Welcome to LearnAdapt’s blog!

Sharing and learning lessons on how to do adaptive management in practice

What is LearnAdapt?

LearnAdapt is a collaboration between DFID, the Overseas Development Institute (ODI) and Brink, to explore how to manage adaptive development programmes better. It draws on approaches from the development and tech sector including adaptive management, agile ways of working and lean startup. This is a sister project to Global Learning for Adaptive Management (GLAM).

For over a year, we’ve been working with DFID at the centre and in country offices to help build flexible systems, processes and tools which can support them to contribute to change in diverse and complex contexts.

As with many development challenges, there is no one answer to ‘how to do adaptive management?’. We’ve been learning from DFID staff and their partners on what works best in practice, the barriers they’ve faced and how they’ve worked around them.

Why do DFID and their partners need to be adaptive?

Some of DFID and their partners’ development priorities can be addressed by rolling out tried and tested solutions that we can be confident will work. Implementation is about following the plan, while keeping flexibility to respond to unforeseen changes.

However, many priority areas require tackling difficult challenges, involving complex systems of human interactions and incentives, and processes of political or social change. For example, in fragile or conflict-affected states, where much of DFID’s work takes place, barriers to progress are often fundamentally political rather than financial or technical. DFID is increasingly working with uncertainty.

In these cases, programming that requires making a plan and rigidly sticking to it will rarely offer the best value for money. Instead, programmes need to be managed in a way that encourages continuous learning and adjustment to the reality on the ground.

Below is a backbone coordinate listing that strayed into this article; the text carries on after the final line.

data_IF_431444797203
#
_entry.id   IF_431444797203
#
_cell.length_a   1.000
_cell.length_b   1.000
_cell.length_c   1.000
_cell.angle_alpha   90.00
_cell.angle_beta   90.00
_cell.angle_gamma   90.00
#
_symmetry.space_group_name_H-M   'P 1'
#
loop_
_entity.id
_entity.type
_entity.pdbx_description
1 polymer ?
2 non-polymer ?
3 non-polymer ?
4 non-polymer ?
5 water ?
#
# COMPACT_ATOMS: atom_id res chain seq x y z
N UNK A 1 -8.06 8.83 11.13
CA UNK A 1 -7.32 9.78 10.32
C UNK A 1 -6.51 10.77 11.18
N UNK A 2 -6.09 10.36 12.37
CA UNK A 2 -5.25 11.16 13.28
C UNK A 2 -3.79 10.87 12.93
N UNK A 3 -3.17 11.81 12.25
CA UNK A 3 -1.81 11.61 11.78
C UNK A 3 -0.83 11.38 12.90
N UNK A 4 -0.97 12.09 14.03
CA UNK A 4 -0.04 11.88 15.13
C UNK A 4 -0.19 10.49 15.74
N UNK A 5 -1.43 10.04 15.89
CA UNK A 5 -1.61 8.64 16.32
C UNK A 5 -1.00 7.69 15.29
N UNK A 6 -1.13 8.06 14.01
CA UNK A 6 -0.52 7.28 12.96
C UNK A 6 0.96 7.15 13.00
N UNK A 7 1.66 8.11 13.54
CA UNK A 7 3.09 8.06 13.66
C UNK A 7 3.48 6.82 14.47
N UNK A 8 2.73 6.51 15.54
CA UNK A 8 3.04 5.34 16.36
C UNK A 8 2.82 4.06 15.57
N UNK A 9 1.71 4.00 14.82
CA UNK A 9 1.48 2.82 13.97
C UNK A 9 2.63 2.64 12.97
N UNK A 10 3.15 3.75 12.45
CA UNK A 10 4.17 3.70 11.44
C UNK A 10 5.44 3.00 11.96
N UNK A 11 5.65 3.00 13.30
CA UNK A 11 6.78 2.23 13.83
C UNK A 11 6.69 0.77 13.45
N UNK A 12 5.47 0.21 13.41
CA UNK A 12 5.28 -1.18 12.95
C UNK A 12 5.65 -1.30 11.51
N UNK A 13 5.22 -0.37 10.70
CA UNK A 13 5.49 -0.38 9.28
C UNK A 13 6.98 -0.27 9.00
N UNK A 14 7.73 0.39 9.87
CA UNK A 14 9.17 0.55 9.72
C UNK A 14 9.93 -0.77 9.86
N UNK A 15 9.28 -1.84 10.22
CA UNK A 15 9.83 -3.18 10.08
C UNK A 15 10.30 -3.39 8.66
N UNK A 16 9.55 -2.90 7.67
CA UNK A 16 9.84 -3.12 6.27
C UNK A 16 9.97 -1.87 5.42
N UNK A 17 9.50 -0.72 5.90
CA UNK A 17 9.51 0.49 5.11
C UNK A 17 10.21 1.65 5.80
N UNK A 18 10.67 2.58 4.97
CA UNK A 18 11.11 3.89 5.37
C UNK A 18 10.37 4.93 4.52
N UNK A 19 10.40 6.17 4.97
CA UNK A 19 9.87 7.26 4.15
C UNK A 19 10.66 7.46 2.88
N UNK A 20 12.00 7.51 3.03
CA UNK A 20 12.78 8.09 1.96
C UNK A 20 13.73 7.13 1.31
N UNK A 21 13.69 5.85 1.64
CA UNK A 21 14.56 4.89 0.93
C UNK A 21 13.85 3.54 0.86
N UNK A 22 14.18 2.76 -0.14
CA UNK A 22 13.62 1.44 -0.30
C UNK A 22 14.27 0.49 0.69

How do we understand adaptive management in DFID?

Most DFID programmes require flexibility. Flexible programmes expect change, monitor the local context carefully, and react and respond to changes that have a significant effect on the programme’s effectiveness. This requires the ability to adjust resources and activities.

Adaptive management goes further than this. It acknowledges from the start that while teams may know what outcomes they want to achieve, they do not know what will work. Programme design then builds in deliberate processes of testing, learning and experimentation. Putting learning at the centre of programmes means testing interventions iteratively or in parallel, then to carefully scale up those which are working. More programmes need to do this.

At the portfolio level, adaptive management means having a shared understanding of the change a country office is trying to achieve with its partners. These results may be quantifiable increases in well-being over the short-term, or major systemic or institutional changes. Testing, learning and experimentation then needs to focus on a country office’s contribution to these processes, based upon agreed theories of change.

Programmes and portfolios working in this way will demonstrate commitment to the broader principles of Doing Development Differently: by being problem-driven, locally-led and politically smart. The ability to be adaptive is a necessary condition for programmes to think and work politically.

What has DFID done so far?

Since the End to End review and adoption of the Smart Rules, DFID staff have worked to make the organisation fit for adaptive management. There are diverse examples of DFID programmes that have worked in this way, across sectoral work on governance, conflict, gender, private sector development and basic service delivery.

However, there remains work to be done to get the right authorising environment, skills and tools for DFID to be a world leader on this agenda. The Independent Commission for Aid Impact (ICAI) regularly flags the need for DFID to improve. In our our work, we’ve identified major challenges for programme design, procurement and contracting, management, and monitoring, evaluation and learning.

What should you expect from this blog?

While this project has been in place for over a year, it builds on years of shared thinking and practice between us. More recently, we’ve been focused on internal reforms, although we are increasingly working with many others in this space, such as through our workshop series.

In this blog, we will be sharing lessons from LearnAdapt from different perspectives within our team, including DFID staff, researchers and innovation specialists.

We hope you will join us by sharing lessons from your own efforts!

Disclaimer: This material has been funded by UK aid from the UK government; however the views expressed do not necessarily reflect the UK government’s official policies.